If you have never read an RFC, I can tell you that they can sometimes be frustrating documents. They spell out the explicit details of how something is supposed to work. There is a lot of nuance in the descriptions and sometimes it implies a fact in a way that is non-intuitive. I started digging into some RFCs when someone mentioned the request body in a HTTP GET. I had never heard of a body with a HTTP GET before and was curious.
if the request method does not include defined semantics for an entity-body, then the message-body SHOULD be ignored when handling the request
That seems to me to say you can but you also shouldn’t. I’m curious why the use of SHOULD and not a MUST. I managed to dig up this post by Roy Fielding that implies it should have been a MUST to me. Continuing on this train of thought eventually led me to RFC 2119 about the usages of keywords in other RFCs. On the subject of SHOULD it said:
This word, or the adjective “RECOMMENDED”, mean that there may exist valid reasons in particular circumstances to ignore a particular item, but the full implications must be understood and carefully weighed before choosing a different course.
I still don’t have a good answer as to why it was allowed; it could have something to do with simplifying the parser, but I don’t have any evidence to back this up.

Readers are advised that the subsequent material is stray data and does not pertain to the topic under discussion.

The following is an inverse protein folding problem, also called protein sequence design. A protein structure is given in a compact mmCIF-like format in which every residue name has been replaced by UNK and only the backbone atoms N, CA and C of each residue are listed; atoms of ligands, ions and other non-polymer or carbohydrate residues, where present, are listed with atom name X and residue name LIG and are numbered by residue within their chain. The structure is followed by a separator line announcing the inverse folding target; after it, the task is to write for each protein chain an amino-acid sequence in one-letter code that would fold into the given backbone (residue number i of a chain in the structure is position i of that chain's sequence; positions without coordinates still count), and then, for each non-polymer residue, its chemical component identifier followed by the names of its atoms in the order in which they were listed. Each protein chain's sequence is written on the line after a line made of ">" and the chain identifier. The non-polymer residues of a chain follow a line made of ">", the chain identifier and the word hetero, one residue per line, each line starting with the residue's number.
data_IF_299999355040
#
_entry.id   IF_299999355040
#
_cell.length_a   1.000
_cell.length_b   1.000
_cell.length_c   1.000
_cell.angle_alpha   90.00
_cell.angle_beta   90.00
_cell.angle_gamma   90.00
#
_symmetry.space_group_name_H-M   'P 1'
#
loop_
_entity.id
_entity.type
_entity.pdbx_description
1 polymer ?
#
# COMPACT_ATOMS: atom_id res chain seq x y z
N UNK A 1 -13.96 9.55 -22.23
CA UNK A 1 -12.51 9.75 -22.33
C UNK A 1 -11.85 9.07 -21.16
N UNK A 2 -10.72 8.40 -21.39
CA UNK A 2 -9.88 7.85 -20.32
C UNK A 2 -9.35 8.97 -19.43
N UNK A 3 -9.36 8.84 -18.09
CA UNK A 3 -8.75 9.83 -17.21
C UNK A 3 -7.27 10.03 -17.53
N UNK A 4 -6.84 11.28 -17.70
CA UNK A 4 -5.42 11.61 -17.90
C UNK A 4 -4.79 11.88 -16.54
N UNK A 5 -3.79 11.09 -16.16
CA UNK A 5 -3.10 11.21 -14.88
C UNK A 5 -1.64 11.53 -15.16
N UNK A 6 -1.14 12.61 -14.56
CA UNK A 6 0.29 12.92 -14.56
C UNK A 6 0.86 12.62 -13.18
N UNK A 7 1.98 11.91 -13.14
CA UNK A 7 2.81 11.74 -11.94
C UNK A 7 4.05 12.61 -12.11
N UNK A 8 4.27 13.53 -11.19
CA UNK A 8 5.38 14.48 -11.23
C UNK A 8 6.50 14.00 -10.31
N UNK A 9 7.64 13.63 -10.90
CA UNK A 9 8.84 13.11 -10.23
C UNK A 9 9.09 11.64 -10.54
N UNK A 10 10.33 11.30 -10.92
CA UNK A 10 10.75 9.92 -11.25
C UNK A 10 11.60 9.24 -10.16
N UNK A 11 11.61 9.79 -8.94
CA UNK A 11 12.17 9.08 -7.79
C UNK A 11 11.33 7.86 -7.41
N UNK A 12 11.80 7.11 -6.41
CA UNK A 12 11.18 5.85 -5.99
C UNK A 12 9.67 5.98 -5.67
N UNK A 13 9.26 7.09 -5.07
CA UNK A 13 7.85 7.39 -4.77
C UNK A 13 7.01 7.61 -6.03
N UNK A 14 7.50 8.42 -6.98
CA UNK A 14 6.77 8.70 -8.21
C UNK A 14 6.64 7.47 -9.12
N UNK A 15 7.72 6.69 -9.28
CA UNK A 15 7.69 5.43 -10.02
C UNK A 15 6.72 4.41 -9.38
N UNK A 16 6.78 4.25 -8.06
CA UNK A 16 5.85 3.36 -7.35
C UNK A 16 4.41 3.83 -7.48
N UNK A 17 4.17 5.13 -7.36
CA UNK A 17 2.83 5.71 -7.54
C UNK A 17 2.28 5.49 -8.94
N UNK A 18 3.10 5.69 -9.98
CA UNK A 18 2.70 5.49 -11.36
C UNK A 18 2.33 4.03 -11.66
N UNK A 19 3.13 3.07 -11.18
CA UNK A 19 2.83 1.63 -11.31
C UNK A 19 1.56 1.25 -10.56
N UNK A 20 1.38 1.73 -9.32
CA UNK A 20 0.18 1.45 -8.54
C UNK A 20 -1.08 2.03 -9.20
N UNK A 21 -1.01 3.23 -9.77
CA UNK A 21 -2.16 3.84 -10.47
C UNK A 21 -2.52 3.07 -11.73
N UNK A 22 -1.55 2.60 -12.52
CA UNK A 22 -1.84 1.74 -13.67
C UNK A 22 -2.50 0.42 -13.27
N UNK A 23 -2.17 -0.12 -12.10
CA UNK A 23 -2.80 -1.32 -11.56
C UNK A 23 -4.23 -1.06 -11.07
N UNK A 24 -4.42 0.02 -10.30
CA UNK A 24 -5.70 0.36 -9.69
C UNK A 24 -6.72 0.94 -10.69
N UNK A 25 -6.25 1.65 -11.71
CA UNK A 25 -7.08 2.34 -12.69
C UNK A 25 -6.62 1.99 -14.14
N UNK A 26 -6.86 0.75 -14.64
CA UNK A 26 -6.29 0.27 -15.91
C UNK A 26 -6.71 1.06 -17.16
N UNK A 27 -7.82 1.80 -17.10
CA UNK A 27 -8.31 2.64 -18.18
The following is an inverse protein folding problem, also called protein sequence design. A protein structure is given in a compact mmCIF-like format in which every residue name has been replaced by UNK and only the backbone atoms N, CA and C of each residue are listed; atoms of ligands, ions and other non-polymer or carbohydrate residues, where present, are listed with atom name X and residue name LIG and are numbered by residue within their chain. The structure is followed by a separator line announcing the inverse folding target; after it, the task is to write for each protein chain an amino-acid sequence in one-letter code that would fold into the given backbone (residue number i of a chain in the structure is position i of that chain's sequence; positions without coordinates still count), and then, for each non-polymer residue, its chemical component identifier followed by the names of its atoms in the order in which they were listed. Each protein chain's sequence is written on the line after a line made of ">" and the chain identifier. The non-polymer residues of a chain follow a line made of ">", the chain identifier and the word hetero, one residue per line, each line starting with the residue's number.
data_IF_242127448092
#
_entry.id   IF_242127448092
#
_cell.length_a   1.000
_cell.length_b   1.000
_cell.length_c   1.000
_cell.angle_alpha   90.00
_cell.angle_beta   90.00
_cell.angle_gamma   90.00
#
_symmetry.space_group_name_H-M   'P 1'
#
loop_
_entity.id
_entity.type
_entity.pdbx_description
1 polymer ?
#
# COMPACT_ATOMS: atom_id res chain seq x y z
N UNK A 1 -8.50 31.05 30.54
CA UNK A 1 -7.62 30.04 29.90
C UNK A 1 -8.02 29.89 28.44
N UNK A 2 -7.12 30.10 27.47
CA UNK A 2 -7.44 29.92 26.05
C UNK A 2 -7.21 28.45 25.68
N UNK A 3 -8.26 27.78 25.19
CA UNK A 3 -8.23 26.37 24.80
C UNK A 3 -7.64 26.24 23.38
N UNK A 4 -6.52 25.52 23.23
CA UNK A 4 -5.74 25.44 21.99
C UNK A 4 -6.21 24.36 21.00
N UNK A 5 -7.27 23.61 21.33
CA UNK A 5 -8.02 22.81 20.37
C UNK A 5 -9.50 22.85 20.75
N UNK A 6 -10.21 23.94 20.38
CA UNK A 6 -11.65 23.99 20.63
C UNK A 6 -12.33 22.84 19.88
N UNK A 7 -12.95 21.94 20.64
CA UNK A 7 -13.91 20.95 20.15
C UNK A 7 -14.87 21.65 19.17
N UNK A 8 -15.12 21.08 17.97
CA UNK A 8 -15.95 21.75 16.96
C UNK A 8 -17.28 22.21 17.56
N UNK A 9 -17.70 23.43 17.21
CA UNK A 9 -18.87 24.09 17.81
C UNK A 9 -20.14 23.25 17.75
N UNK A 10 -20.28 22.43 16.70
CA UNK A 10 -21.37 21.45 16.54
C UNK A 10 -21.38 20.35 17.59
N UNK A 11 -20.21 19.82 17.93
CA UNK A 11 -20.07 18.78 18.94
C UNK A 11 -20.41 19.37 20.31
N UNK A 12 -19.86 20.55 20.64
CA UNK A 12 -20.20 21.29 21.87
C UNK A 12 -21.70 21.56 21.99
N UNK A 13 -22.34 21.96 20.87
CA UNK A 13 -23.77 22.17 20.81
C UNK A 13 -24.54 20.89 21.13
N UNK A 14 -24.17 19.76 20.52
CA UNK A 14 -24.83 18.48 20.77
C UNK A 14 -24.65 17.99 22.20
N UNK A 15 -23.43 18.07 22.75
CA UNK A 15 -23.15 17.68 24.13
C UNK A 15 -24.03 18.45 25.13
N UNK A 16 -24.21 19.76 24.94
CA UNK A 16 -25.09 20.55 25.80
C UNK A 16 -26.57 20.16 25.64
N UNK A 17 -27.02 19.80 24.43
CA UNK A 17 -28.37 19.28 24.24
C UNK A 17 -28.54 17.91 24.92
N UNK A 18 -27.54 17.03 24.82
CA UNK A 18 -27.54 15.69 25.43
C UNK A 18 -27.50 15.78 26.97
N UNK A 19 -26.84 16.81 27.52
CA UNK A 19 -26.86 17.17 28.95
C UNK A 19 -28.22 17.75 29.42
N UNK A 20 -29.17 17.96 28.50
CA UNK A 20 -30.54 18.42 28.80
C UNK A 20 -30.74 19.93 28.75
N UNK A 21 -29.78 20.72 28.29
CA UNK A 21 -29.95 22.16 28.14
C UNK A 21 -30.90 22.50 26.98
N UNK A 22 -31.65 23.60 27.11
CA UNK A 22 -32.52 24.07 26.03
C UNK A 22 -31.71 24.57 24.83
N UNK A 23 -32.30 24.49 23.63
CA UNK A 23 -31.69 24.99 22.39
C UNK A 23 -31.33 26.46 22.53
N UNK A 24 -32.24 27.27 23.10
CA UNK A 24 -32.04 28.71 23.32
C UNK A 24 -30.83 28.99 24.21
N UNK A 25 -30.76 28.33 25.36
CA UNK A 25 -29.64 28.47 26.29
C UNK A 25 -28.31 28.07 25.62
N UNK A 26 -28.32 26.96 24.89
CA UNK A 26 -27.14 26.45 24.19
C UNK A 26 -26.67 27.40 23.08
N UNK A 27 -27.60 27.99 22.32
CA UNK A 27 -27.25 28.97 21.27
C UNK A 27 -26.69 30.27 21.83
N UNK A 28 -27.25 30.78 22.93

I ended up digging through the updates to the initial RFC and found RFC 7231 in which I found the following:
A payload within a GET request message has no defined semantics; sending a payload body on a GET request might cause some existing implementations to reject the request.
That definitely represents all of the normal expectations I’ve had for a GET request. So it was never formally prohibited, but it seems that many implementations don’t allow it. That matches with the working usage of HTTP GET I had been familiar with. I ran into this wonderful quote on MDN about XMLHttpRequest
If the request method is GET or HEAD, the argument is ignored and request body is set to null.
When I started this line of inquiry I never really expected to find this level of nuance. As an added bonus, after this experience and exploration, I’ll feel less afraid to dig into RFCs like these again.